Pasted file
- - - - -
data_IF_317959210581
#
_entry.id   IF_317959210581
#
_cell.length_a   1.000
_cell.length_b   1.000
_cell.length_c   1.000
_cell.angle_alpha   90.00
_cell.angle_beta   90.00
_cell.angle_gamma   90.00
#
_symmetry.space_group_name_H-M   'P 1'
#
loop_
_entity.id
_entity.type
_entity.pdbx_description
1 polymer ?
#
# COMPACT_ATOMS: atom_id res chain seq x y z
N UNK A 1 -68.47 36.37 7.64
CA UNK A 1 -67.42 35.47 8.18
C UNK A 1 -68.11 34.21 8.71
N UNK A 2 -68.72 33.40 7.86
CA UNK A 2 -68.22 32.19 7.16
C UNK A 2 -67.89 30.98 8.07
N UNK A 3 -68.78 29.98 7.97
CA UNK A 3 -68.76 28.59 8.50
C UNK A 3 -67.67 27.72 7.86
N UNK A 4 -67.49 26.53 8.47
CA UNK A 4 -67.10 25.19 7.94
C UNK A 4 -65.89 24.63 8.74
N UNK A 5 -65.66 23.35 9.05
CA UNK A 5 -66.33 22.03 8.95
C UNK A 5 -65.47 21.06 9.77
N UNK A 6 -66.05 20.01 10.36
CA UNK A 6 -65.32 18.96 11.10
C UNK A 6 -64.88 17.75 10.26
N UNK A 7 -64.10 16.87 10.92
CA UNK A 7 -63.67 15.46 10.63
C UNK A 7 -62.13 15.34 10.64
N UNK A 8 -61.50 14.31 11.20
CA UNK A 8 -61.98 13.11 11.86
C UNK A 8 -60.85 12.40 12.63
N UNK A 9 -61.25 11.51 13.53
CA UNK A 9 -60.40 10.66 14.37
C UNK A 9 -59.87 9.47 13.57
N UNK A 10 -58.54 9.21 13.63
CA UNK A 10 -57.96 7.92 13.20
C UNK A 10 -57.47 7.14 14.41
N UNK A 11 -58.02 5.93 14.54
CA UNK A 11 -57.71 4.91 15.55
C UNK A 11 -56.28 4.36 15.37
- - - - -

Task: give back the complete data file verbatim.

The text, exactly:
data_IF_317959210581
#
_entry.id   IF_317959210581
#
_cell.length_a   1.000
_cell.length_b   1.000
_cell.length_c   1.000
_cell.angle_alpha   90.00
_cell.angle_beta   90.00
_cell.angle_gamma   90.00
#
_symmetry.space_group_name_H-M   'P 1'
#
loop_
_entity.id
_entity.type
_entity.pdbx_description
1 polymer ?
#
# COMPACT_ATOMS: atom_id res chain seq x y z
N UNK A 1 -68.47 36.37 7.64
CA UNK A 1 -67.42 35.47 8.18
C UNK A 1 -68.11 34.21 8.71
N UNK A 2 -68.72 33.40 7.86
CA UNK A 2 -68.22 32.19 7.16
C UNK A 2 -67.89 30.98 8.07
N UNK A 3 -68.78 29.98 7.97
CA UNK A 3 -68.76 28.59 8.50
C UNK A 3 -67.67 27.72 7.86
N UNK A 4 -67.49 26.53 8.47
CA UNK A 4 -67.10 25.19 7.94
C UNK A 4 -65.89 24.63 8.74
N UNK A 5 -65.66 23.35 9.05
CA UNK A 5 -66.33 22.03 8.95
C UNK A 5 -65.47 21.06 9.77
N UNK A 6 -66.05 20.01 10.36
CA UNK A 6 -65.32 18.96 11.10
C UNK A 6 -64.88 17.75 10.26
N UNK A 7 -64.10 16.87 10.92
CA UNK A 7 -63.67 15.46 10.63
C UNK A 7 -62.13 15.34 10.64
N UNK A 8 -61.50 14.31 11.20
CA UNK A 8 -61.98 13.11 11.86
C UNK A 8 -60.85 12.40 12.63
N UNK A 9 -61.25 11.51 13.53
CA UNK A 9 -60.40 10.66 14.37
C UNK A 9 -59.87 9.47 13.57
N UNK A 10 -58.54 9.21 13.63
CA UNK A 10 -57.96 7.92 13.20
C UNK A 10 -57.47 7.14 14.41
N UNK A 11 -58.02 5.93 14.54
CA UNK A 11 -57.71 4.91 15.55
C UNK A 11 -56.28 4.36 15.37